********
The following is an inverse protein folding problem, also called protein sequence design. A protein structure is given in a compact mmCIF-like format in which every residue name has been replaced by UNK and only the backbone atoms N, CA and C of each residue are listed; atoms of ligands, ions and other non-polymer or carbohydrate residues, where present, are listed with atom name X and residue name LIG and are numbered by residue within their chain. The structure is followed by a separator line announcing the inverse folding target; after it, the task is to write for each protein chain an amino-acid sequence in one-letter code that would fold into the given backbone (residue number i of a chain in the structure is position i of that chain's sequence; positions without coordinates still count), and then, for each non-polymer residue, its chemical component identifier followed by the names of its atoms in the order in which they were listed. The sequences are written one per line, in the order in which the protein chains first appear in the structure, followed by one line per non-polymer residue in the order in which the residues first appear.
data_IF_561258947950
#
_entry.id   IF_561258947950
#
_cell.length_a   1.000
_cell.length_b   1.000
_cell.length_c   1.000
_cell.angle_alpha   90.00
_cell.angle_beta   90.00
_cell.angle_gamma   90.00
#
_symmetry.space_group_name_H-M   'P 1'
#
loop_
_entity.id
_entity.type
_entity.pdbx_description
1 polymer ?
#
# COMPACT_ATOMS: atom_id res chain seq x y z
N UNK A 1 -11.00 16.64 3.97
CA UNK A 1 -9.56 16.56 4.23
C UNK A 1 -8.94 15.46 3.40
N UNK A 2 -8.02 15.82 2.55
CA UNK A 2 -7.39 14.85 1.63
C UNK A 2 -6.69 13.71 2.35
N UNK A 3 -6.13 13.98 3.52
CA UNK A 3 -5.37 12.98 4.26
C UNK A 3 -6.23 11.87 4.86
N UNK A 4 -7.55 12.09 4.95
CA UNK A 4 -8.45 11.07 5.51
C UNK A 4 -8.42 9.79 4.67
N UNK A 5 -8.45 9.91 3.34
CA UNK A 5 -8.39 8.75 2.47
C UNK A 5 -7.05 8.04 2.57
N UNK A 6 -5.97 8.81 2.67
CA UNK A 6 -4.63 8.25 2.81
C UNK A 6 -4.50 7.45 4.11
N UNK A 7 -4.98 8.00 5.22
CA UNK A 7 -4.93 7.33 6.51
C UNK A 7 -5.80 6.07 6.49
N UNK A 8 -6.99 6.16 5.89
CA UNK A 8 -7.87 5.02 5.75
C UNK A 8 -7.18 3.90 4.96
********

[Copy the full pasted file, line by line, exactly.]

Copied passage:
The following is an inverse protein folding problem, also called protein sequence design. A protein structure is given in a compact mmCIF-like format in which every residue name has been replaced by UNK and only the backbone atoms N, CA and C of each residue are listed; atoms of ligands, ions and other non-polymer or carbohydrate residues, where present, are listed with atom name X and residue name LIG and are numbered by residue within their chain. The structure is followed by a separator line announcing the inverse folding target; after it, the task is to write for each protein chain an amino-acid sequence in one-letter code that would fold into the given backbone (residue number i of a chain in the structure is position i of that chain's sequence; positions without coordinates still count), and then, for each non-polymer residue, its chemical component identifier followed by the names of its atoms in the order in which they were listed. The sequences are written one per line, in the order in which the protein chains first appear in the structure, followed by one line per non-polymer residue in the order in which the residues first appear.
data_IF_561258947950
#
_entry.id   IF_561258947950
#
_cell.length_a   1.000
_cell.length_b   1.000
_cell.length_c   1.000
_cell.angle_alpha   90.00
_cell.angle_beta   90.00
_cell.angle_gamma   90.00
#
_symmetry.space_group_name_H-M   'P 1'
#
loop_
_entity.id
_entity.type
_entity.pdbx_description
1 polymer ?
#
# COMPACT_ATOMS: atom_id res chain seq x y z
N UNK A 1 -11.00 16.64 3.97
CA UNK A 1 -9.56 16.56 4.23
C UNK A 1 -8.94 15.46 3.40
N UNK A 2 -8.02 15.82 2.55
CA UNK A 2 -7.39 14.85 1.63
C UNK A 2 -6.69 13.71 2.35
N UNK A 3 -6.13 13.98 3.52
CA UNK A 3 -5.37 12.98 4.26
C UNK A 3 -6.23 11.87 4.86
N UNK A 4 -7.55 12.09 4.95
CA UNK A 4 -8.45 11.07 5.51
C UNK A 4 -8.42 9.79 4.67
N UNK A 5 -8.45 9.91 3.34
CA UNK A 5 -8.39 8.75 2.47
C UNK A 5 -7.05 8.04 2.57
N UNK A 6 -5.97 8.81 2.67
CA UNK A 6 -4.63 8.25 2.81
C UNK A 6 -4.50 7.45 4.11
N UNK A 7 -4.98 8.00 5.22
CA UNK A 7 -4.93 7.33 6.51
C UNK A 7 -5.80 6.07 6.49
N UNK A 8 -6.99 6.16 5.89
CA UNK A 8 -7.87 5.02 5.75
C UNK A 8 -7.18 3.90 4.96